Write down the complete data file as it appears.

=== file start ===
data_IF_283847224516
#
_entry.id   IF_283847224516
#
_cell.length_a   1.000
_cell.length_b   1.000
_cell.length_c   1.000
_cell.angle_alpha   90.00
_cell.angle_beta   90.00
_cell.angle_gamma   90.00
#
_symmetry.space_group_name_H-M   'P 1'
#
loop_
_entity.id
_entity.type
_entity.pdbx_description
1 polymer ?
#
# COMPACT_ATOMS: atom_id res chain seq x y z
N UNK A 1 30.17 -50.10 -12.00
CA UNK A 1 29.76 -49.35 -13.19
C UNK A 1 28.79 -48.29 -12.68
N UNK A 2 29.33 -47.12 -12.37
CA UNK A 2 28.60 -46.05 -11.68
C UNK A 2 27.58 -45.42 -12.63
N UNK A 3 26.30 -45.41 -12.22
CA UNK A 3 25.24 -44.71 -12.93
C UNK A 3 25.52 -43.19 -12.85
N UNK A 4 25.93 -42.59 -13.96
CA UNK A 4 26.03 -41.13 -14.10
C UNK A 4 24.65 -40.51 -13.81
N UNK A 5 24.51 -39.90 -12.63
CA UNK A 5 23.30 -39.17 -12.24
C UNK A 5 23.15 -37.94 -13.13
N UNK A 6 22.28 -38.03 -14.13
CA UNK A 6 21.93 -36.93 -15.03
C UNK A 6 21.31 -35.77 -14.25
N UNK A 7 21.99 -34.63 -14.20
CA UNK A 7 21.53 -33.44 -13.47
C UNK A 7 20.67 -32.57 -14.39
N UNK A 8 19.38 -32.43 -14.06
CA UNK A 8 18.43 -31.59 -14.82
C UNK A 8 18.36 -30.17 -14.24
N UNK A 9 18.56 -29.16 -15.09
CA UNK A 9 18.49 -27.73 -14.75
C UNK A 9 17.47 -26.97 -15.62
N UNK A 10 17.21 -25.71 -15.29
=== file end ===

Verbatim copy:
data_IF_283847224516
#
_entry.id   IF_283847224516
#
_cell.length_a   1.000
_cell.length_b   1.000
_cell.length_c   1.000
_cell.angle_alpha   90.00
_cell.angle_beta   90.00
_cell.angle_gamma   90.00
#
_symmetry.space_group_name_H-M   'P 1'
#
loop_
_entity.id
_entity.type
_entity.pdbx_description
1 polymer ?
#
# COMPACT_ATOMS: atom_id res chain seq x y z
N UNK A 1 30.17 -50.10 -12.00
CA UNK A 1 29.76 -49.35 -13.19
C UNK A 1 28.79 -48.29 -12.68
N UNK A 2 29.33 -47.12 -12.37
CA UNK A 2 28.60 -46.05 -11.68
C UNK A 2 27.58 -45.42 -12.63
N UNK A 3 26.30 -45.41 -12.22
CA UNK A 3 25.24 -44.71 -12.93
C UNK A 3 25.52 -43.19 -12.85
N UNK A 4 25.93 -42.59 -13.96
CA UNK A 4 26.03 -41.13 -14.10
C UNK A 4 24.65 -40.51 -13.81
N UNK A 5 24.51 -39.90 -12.63
CA UNK A 5 23.30 -39.17 -12.24
C UNK A 5 23.15 -37.94 -13.13
N UNK A 6 22.28 -38.03 -14.13
CA UNK A 6 21.93 -36.93 -15.03
C UNK A 6 21.31 -35.77 -14.25
N UNK A 7 21.99 -34.63 -14.20
CA UNK A 7 21.53 -33.44 -13.47
C UNK A 7 20.67 -32.57 -14.39
N UNK A 8 19.38 -32.43 -14.06
CA UNK A 8 18.43 -31.59 -14.82
C UNK A 8 18.36 -30.17 -14.24
N UNK A 9 18.56 -29.16 -15.09
CA UNK A 9 18.49 -27.73 -14.75
C UNK A 9 17.47 -26.97 -15.62
N UNK A 10 17.21 -25.71 -15.29